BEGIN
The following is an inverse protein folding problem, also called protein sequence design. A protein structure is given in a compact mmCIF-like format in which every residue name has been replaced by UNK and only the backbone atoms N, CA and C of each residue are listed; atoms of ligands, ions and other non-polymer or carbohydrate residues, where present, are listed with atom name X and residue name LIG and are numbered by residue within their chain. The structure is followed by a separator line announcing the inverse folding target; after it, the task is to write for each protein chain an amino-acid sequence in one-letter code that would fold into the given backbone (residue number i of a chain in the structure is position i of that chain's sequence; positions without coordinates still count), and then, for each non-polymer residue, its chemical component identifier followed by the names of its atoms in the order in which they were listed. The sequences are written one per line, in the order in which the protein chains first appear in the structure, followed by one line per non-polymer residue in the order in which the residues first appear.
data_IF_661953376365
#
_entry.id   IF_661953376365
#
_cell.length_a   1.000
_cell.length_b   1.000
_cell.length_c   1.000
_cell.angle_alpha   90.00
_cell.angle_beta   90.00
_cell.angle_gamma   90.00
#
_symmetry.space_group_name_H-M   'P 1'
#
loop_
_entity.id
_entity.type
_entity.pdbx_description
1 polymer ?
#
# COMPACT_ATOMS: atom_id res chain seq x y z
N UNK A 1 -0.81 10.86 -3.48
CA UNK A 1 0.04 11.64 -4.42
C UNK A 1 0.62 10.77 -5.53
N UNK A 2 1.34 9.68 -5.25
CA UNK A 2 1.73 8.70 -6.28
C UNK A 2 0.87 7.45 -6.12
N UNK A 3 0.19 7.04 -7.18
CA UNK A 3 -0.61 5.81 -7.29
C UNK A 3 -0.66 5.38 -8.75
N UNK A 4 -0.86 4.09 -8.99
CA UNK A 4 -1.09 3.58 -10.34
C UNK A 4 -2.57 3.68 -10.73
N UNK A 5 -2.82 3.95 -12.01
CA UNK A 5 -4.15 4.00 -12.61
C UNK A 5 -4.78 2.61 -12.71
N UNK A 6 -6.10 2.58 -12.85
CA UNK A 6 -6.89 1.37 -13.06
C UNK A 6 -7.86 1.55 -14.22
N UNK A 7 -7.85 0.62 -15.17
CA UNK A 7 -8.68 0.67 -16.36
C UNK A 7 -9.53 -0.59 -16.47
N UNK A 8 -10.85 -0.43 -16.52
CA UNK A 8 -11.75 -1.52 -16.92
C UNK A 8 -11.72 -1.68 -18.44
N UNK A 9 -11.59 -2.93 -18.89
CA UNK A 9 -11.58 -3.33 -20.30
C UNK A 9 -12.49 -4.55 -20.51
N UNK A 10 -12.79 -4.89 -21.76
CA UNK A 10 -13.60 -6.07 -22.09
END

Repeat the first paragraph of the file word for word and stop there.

The following is an inverse protein folding problem, also called protein sequence design. A protein structure is given in a compact mmCIF-like format in which every residue name has been replaced by UNK and only the backbone atoms N, CA and C of each residue are listed; atoms of ligands, ions and other non-polymer or carbohydrate residues, where present, are listed with atom name X and residue name LIG and are numbered by residue within their chain. The structure is followed by a separator line announcing the inverse folding target; after it, the task is to write for each protein chain an amino-acid sequence in one-letter code that would fold into the given backbone (residue number i of a chain in the structure is position i of that chain's sequence; positions without coordinates still count), and then, for each non-polymer residue, its chemical component identifier followed by the names of its atoms in the order in which they were listed. The sequences are written one per line, in the order in which the protein chains first appear in the structure, followed by one line per non-polymer residue in the order in which the residues first appear.